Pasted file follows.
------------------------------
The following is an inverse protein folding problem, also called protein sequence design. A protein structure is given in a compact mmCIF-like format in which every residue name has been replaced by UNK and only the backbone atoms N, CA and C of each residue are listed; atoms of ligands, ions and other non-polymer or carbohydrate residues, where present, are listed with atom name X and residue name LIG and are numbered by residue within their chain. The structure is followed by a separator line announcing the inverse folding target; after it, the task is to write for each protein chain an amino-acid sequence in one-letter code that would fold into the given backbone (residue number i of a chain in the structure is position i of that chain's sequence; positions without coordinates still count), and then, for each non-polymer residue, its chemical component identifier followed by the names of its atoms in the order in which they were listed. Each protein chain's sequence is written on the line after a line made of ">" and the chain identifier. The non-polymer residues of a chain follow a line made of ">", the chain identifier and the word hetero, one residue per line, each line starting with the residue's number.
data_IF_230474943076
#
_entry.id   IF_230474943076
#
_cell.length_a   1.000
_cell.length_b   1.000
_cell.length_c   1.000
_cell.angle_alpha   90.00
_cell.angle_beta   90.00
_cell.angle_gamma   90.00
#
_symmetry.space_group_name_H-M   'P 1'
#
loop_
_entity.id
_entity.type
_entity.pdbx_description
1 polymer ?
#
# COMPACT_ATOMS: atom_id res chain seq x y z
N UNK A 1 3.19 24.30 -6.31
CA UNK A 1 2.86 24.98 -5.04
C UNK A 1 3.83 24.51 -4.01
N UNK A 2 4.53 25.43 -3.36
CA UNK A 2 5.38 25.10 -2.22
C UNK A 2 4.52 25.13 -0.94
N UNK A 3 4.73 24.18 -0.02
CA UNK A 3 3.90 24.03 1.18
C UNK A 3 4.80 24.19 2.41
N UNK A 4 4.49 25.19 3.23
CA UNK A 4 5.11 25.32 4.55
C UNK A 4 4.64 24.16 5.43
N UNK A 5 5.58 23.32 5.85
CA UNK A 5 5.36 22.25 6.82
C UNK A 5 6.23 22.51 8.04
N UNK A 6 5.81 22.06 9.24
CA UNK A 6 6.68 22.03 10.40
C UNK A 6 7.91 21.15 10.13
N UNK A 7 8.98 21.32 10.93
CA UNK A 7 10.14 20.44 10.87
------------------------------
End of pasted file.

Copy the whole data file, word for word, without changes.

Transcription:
The following is an inverse protein folding problem, also called protein sequence design. A protein structure is given in a compact mmCIF-like format in which every residue name has been replaced by UNK and only the backbone atoms N, CA and C of each residue are listed; atoms of ligands, ions and other non-polymer or carbohydrate residues, where present, are listed with atom name X and residue name LIG and are numbered by residue within their chain. The structure is followed by a separator line announcing the inverse folding target; after it, the task is to write for each protein chain an amino-acid sequence in one-letter code that would fold into the given backbone (residue number i of a chain in the structure is position i of that chain's sequence; positions without coordinates still count), and then, for each non-polymer residue, its chemical component identifier followed by the names of its atoms in the order in which they were listed. Each protein chain's sequence is written on the line after a line made of ">" and the chain identifier. The non-polymer residues of a chain follow a line made of ">", the chain identifier and the word hetero, one residue per line, each line starting with the residue's number.
data_IF_230474943076
#
_entry.id   IF_230474943076
#
_cell.length_a   1.000
_cell.length_b   1.000
_cell.length_c   1.000
_cell.angle_alpha   90.00
_cell.angle_beta   90.00
_cell.angle_gamma   90.00
#
_symmetry.space_group_name_H-M   'P 1'
#
loop_
_entity.id
_entity.type
_entity.pdbx_description
1 polymer ?
#
# COMPACT_ATOMS: atom_id res chain seq x y z
N UNK A 1 3.19 24.30 -6.31
CA UNK A 1 2.86 24.98 -5.04
C UNK A 1 3.83 24.51 -4.01
N UNK A 2 4.53 25.43 -3.36
CA UNK A 2 5.38 25.10 -2.22
C UNK A 2 4.52 25.13 -0.94
N UNK A 3 4.73 24.18 -0.02
CA UNK A 3 3.90 24.03 1.18
C UNK A 3 4.80 24.19 2.41
N UNK A 4 4.49 25.19 3.23
CA UNK A 4 5.11 25.32 4.55
C UNK A 4 4.64 24.16 5.43
N UNK A 5 5.58 23.32 5.85
CA UNK A 5 5.36 22.25 6.82
C UNK A 5 6.23 22.51 8.04
N UNK A 6 5.81 22.06 9.24
CA UNK A 6 6.68 22.03 10.40
C UNK A 6 7.91 21.15 10.13
N UNK A 7 8.98 21.32 10.93
CA UNK A 7 10.14 20.44 10.87